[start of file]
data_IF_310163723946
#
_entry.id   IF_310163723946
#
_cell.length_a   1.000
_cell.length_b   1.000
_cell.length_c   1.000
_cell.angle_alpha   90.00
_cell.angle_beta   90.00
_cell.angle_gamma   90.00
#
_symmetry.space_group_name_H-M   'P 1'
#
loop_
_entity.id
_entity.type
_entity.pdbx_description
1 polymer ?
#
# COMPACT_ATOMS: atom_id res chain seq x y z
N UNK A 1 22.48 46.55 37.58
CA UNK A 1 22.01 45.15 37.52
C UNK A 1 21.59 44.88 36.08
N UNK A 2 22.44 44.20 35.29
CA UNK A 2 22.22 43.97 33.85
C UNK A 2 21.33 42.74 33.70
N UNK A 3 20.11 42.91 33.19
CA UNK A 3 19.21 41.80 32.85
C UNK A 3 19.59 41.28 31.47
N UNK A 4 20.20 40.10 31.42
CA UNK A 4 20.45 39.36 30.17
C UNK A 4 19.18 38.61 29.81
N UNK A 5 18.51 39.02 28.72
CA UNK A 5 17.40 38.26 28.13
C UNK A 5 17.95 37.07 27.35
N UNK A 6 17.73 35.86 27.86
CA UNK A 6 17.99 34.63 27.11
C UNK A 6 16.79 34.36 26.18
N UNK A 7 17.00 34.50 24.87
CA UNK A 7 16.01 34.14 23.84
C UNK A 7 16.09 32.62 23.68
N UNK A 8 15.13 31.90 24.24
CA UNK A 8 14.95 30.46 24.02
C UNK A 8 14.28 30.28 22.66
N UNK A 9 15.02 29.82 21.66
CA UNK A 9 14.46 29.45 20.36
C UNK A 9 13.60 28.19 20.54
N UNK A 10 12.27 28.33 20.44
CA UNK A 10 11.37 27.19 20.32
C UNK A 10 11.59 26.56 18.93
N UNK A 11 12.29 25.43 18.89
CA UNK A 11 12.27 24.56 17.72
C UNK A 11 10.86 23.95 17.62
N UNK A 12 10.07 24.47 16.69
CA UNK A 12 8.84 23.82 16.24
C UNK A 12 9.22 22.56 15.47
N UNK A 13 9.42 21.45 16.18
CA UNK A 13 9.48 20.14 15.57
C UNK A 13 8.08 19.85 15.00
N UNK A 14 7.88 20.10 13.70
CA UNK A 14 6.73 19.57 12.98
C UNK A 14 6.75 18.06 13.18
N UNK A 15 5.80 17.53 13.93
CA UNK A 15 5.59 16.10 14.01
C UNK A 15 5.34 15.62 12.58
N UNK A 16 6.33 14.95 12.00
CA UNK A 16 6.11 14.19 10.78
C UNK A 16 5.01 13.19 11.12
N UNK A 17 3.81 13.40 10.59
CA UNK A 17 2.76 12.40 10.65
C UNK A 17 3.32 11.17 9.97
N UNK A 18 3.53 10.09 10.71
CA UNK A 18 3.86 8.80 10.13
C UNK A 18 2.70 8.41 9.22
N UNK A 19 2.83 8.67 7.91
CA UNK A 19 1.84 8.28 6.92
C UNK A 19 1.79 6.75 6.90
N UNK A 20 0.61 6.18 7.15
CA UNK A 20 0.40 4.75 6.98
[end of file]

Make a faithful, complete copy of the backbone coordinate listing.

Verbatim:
data_IF_310163723946
#
_entry.id   IF_310163723946
#
_cell.length_a   1.000
_cell.length_b   1.000
_cell.length_c   1.000
_cell.angle_alpha   90.00
_cell.angle_beta   90.00
_cell.angle_gamma   90.00
#
_symmetry.space_group_name_H-M   'P 1'
#
loop_
_entity.id
_entity.type
_entity.pdbx_description
1 polymer ?
#
# COMPACT_ATOMS: atom_id res chain seq x y z
N UNK A 1 22.48 46.55 37.58
CA UNK A 1 22.01 45.15 37.52
C UNK A 1 21.59 44.88 36.08
N UNK A 2 22.44 44.20 35.29
CA UNK A 2 22.22 43.97 33.85
C UNK A 2 21.33 42.74 33.70
N UNK A 3 20.11 42.91 33.19
CA UNK A 3 19.21 41.80 32.85
C UNK A 3 19.59 41.28 31.47
N UNK A 4 20.20 40.10 31.42
CA UNK A 4 20.45 39.36 30.17
C UNK A 4 19.18 38.61 29.81
N UNK A 5 18.51 39.02 28.72
CA UNK A 5 17.40 38.26 28.13
C UNK A 5 17.95 37.07 27.35
N UNK A 6 17.73 35.86 27.86
CA UNK A 6 17.99 34.63 27.11
C UNK A 6 16.79 34.36 26.18
N UNK A 7 17.00 34.50 24.87
CA UNK A 7 16.01 34.14 23.84
C UNK A 7 16.09 32.62 23.68
N UNK A 8 15.13 31.90 24.24
CA UNK A 8 14.95 30.46 24.02
C UNK A 8 14.28 30.28 22.66
N UNK A 9 15.02 29.82 21.66
CA UNK A 9 14.46 29.45 20.36
C UNK A 9 13.60 28.19 20.54
N UNK A 10 12.27 28.33 20.44
CA UNK A 10 11.37 27.19 20.32
C UNK A 10 11.59 26.56 18.93
N UNK A 11 12.29 25.43 18.89
CA UNK A 11 12.27 24.56 17.72
C UNK A 11 10.86 23.95 17.62
N UNK A 12 10.07 24.47 16.69
CA UNK A 12 8.84 23.82 16.24
C UNK A 12 9.22 22.56 15.47
N UNK A 13 9.42 21.45 16.18
CA UNK A 13 9.48 20.14 15.57
C UNK A 13 8.08 19.85 15.00
N UNK A 14 7.88 20.10 13.70
CA UNK A 14 6.73 19.57 12.98
C UNK A 14 6.75 18.06 13.18
N UNK A 15 5.80 17.53 13.93
CA UNK A 15 5.59 16.10 14.01
C UNK A 15 5.34 15.62 12.58
N UNK A 16 6.33 14.95 12.00
CA UNK A 16 6.11 14.19 10.78
C UNK A 16 5.01 13.19 11.12
N UNK A 17 3.81 13.40 10.59
CA UNK A 17 2.76 12.40 10.65
C UNK A 17 3.32 11.17 9.97
N UNK A 18 3.53 10.09 10.71
CA UNK A 18 3.86 8.80 10.13
C UNK A 18 2.70 8.41 9.22
N UNK A 19 2.83 8.67 7.91
CA UNK A 19 1.84 8.28 6.92
C UNK A 19 1.79 6.75 6.90
N UNK A 20 0.61 6.18 7.15
CA UNK A 20 0.40 4.75 6.98